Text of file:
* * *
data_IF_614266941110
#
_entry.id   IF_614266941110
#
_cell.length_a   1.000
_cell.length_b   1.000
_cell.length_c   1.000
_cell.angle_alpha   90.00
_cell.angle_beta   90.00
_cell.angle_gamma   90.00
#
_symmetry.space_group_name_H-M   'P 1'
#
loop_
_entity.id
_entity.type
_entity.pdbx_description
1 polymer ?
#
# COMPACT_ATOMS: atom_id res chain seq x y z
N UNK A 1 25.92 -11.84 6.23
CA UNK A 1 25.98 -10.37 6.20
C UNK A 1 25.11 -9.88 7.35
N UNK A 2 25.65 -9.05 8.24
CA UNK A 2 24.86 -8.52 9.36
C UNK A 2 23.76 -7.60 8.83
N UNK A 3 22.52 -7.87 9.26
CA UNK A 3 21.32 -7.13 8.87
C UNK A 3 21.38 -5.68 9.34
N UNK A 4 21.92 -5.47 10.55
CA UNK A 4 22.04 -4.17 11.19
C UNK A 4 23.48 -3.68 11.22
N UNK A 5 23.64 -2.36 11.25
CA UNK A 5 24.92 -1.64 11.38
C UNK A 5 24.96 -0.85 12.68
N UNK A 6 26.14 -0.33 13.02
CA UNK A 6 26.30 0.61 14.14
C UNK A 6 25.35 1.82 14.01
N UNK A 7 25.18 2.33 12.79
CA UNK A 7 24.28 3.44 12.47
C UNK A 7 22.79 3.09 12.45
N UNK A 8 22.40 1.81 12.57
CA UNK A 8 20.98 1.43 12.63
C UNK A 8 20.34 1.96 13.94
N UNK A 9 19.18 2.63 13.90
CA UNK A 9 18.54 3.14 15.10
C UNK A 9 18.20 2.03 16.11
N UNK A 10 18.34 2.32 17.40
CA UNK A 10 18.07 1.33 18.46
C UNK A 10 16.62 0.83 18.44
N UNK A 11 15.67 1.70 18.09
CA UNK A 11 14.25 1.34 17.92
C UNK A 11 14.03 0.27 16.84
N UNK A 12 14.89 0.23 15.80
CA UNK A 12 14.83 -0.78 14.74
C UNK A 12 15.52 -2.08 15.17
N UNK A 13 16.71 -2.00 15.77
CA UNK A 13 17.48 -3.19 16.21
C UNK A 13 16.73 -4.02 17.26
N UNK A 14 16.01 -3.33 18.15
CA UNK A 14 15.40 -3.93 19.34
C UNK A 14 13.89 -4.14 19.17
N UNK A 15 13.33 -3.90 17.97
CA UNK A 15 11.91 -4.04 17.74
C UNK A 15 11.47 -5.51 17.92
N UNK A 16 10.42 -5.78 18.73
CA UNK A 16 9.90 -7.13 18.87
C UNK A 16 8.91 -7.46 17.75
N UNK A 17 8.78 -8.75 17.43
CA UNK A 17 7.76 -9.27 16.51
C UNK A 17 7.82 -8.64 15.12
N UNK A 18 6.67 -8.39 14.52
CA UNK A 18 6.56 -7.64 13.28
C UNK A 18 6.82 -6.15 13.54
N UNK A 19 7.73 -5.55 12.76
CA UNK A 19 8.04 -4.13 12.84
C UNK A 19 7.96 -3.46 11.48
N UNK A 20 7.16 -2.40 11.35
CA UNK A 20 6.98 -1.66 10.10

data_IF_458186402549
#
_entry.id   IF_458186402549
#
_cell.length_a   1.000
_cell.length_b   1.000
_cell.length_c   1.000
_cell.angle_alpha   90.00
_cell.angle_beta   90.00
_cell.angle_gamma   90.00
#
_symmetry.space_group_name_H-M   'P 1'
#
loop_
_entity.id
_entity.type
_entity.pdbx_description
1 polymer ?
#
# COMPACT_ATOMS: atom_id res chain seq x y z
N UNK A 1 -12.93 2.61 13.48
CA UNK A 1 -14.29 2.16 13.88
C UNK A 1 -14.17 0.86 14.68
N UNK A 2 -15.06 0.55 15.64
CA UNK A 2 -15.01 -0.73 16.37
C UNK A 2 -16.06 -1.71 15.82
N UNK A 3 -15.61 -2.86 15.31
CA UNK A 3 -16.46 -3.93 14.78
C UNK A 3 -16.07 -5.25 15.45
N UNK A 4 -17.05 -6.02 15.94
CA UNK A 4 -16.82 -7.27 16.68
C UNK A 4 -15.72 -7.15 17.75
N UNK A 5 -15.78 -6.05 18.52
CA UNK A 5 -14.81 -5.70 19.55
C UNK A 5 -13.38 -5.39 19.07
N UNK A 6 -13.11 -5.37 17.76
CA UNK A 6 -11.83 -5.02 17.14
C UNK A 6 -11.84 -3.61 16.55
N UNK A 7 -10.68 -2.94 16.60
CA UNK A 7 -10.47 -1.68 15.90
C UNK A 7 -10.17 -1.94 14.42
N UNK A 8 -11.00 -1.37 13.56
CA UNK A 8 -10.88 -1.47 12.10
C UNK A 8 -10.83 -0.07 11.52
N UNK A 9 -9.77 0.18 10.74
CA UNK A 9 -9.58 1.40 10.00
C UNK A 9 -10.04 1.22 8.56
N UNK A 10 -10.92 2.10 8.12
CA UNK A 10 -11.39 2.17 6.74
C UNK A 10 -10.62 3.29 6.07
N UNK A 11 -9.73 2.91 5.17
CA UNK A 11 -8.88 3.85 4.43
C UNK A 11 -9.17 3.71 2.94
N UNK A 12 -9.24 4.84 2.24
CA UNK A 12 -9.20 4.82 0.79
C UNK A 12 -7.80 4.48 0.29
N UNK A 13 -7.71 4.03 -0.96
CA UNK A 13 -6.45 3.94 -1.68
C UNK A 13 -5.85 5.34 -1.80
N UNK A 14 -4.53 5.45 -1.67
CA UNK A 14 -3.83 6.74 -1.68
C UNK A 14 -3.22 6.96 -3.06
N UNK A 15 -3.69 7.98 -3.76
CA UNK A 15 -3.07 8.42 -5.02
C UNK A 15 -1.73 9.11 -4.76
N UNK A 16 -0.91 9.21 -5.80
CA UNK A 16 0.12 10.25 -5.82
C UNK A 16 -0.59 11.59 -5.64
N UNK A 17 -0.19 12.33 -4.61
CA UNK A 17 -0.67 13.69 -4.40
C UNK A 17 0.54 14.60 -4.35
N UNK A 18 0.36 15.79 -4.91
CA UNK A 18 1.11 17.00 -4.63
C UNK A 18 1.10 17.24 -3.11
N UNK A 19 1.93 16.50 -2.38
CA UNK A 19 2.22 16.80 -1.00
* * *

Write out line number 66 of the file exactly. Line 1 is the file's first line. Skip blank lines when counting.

N UNK A 16 10.42 -5.78 18.73